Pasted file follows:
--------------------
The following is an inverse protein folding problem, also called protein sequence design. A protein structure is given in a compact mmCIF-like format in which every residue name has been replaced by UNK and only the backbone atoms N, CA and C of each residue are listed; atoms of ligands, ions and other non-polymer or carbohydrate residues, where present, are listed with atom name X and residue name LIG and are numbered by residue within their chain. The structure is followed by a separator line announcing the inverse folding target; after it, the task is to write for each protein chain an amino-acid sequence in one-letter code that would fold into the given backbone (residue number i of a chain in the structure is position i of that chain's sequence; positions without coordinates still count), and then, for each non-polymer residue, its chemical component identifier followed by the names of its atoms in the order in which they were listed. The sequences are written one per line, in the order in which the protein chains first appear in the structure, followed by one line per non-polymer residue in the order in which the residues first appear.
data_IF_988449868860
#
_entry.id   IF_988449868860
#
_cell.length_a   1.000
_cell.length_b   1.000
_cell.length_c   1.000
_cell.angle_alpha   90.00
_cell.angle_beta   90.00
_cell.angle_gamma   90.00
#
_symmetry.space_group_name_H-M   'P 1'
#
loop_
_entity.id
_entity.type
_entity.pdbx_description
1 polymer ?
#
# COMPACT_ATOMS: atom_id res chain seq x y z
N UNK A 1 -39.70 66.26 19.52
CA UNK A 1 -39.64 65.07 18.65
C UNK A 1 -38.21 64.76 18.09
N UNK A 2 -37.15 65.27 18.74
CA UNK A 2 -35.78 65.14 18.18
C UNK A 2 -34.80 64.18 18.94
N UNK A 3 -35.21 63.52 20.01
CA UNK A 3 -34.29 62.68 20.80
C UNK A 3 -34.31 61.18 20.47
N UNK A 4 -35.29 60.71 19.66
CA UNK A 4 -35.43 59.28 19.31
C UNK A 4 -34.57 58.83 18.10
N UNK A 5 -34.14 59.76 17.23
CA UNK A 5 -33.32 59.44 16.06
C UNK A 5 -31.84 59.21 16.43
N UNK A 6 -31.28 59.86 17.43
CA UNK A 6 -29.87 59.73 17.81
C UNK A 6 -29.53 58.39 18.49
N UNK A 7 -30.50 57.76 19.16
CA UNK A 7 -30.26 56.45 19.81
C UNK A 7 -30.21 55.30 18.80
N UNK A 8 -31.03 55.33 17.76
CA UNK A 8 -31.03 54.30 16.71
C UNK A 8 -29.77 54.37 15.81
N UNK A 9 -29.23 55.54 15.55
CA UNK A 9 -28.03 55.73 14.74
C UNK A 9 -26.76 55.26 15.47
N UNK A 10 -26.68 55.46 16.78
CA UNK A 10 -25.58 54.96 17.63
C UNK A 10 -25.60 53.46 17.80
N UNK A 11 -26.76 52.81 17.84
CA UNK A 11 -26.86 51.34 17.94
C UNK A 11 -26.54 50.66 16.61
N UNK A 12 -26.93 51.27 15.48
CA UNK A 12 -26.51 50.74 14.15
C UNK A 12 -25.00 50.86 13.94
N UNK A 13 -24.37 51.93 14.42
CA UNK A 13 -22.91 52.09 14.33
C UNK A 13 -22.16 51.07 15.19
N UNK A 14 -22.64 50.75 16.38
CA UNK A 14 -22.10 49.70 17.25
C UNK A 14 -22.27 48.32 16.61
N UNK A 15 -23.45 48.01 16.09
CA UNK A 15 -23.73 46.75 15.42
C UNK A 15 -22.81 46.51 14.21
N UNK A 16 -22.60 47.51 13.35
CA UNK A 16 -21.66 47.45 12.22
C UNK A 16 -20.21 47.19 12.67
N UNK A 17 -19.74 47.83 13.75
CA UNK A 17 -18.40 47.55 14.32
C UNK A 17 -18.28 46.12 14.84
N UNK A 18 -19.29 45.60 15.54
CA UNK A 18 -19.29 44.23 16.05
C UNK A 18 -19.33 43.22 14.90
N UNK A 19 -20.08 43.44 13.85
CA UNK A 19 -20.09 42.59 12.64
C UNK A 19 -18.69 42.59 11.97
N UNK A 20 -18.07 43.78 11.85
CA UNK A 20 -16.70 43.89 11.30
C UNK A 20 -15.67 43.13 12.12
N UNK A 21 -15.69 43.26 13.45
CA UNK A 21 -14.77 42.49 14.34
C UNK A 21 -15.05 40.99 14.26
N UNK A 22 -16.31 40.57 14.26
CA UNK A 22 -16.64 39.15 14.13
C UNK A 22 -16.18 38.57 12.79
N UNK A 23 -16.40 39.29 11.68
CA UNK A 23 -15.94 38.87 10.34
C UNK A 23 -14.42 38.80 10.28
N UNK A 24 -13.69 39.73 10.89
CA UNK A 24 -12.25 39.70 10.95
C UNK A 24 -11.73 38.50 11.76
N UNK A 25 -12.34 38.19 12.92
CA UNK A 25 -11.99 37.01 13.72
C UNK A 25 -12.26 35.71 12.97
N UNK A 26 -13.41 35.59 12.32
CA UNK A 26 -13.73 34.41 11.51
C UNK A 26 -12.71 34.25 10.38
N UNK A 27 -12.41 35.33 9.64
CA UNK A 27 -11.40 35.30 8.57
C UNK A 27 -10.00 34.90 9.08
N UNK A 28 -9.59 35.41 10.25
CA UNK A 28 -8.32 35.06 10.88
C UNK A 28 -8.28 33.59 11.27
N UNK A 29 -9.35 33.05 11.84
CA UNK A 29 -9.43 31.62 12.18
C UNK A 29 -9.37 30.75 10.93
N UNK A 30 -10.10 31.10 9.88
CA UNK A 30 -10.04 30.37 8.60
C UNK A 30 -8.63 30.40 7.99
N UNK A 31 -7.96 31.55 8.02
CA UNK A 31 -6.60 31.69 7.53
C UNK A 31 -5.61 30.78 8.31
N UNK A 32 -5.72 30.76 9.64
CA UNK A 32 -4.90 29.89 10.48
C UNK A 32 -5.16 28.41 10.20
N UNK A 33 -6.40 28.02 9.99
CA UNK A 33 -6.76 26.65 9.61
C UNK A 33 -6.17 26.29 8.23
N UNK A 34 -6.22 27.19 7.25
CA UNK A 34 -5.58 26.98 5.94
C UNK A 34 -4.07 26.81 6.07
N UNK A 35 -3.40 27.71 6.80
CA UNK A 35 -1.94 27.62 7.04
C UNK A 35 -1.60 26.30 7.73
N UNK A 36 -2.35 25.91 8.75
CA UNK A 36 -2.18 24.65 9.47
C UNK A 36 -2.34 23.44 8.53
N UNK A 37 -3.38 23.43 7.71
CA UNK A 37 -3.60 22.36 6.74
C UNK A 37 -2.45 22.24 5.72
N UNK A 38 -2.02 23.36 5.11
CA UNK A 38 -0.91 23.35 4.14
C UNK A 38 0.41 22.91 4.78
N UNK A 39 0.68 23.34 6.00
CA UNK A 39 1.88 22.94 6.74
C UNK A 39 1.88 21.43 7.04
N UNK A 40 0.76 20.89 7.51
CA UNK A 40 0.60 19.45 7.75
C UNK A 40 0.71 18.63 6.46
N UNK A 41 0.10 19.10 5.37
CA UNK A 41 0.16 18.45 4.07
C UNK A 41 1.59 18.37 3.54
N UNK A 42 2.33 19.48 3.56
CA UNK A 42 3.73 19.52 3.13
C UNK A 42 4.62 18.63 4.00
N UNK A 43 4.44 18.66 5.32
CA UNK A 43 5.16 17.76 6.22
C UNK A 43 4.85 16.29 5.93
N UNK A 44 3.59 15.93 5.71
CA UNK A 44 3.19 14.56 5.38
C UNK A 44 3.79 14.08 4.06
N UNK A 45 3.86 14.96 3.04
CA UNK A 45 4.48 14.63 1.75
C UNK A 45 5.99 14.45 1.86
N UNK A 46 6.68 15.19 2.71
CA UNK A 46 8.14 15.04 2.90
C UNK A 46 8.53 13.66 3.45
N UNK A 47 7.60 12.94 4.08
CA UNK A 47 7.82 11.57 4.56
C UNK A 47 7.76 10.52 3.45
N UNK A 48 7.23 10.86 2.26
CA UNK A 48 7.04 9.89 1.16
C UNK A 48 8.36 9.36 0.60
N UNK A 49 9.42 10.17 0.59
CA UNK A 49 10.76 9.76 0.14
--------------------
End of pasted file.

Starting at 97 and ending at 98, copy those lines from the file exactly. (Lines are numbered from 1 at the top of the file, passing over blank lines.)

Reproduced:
N UNK A 26 -13.41 35.59 12.32
CA UNK A 26 -13.73 34.41 11.51